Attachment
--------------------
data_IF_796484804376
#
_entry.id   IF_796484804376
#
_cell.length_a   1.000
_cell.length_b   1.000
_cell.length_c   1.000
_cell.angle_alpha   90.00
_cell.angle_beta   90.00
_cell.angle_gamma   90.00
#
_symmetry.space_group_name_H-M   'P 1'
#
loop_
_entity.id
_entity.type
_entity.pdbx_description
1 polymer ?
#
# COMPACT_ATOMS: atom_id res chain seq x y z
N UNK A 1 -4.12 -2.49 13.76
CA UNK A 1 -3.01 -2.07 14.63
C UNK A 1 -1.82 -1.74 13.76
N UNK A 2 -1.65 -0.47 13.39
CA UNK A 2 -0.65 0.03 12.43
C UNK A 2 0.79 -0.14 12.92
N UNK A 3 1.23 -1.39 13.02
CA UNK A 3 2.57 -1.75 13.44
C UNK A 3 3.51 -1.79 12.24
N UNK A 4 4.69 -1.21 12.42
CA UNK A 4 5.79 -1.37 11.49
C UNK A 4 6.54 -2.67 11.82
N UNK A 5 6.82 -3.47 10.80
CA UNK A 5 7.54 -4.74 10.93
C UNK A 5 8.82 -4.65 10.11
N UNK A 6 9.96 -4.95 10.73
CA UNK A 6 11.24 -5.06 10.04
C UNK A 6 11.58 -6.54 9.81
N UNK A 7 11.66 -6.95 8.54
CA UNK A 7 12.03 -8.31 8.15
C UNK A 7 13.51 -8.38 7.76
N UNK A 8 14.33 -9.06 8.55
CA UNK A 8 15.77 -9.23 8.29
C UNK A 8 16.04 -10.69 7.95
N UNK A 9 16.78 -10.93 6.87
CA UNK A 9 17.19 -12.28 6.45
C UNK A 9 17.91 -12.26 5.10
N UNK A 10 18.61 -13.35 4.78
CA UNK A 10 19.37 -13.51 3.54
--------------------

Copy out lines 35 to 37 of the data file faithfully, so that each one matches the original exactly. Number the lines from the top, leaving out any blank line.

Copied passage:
C UNK A 5 8.82 -4.65 10.11
N UNK A 6 9.96 -4.95 10.73
CA UNK A 6 11.24 -5.06 10.04